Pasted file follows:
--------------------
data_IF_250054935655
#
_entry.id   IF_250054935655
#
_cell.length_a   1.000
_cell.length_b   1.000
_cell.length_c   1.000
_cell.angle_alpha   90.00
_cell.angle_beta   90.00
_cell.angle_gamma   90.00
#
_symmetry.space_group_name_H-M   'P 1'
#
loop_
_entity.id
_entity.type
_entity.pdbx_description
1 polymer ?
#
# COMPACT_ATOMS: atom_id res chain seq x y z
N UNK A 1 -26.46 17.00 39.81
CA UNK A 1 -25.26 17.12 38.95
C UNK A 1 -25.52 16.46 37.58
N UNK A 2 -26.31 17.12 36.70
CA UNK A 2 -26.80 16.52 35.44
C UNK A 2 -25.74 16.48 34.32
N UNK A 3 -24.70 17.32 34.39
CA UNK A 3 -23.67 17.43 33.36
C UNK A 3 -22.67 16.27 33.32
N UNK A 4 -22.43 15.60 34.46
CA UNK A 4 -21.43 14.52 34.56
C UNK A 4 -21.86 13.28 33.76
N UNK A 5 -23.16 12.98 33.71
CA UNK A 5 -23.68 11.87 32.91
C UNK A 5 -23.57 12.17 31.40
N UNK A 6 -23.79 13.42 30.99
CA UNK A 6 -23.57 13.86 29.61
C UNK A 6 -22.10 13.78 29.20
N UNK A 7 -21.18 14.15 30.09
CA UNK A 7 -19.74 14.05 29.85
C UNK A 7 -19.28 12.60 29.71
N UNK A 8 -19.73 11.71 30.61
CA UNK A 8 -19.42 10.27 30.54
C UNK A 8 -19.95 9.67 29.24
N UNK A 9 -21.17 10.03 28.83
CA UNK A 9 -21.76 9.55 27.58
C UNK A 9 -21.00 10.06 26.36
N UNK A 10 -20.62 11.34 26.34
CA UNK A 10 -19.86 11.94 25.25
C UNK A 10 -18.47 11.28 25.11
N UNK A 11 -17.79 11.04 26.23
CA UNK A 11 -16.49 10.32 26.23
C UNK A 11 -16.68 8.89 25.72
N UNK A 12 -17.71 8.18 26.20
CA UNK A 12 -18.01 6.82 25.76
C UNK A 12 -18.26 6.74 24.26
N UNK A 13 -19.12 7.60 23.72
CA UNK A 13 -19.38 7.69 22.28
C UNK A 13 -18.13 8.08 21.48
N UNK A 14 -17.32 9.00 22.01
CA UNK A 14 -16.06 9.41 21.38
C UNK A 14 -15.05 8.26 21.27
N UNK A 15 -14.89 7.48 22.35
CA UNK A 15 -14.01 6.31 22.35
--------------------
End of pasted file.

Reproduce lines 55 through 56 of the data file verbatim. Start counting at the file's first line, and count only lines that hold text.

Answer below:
CA UNK A 12 -18.01 6.82 25.76
C UNK A 12 -18.26 6.74 24.26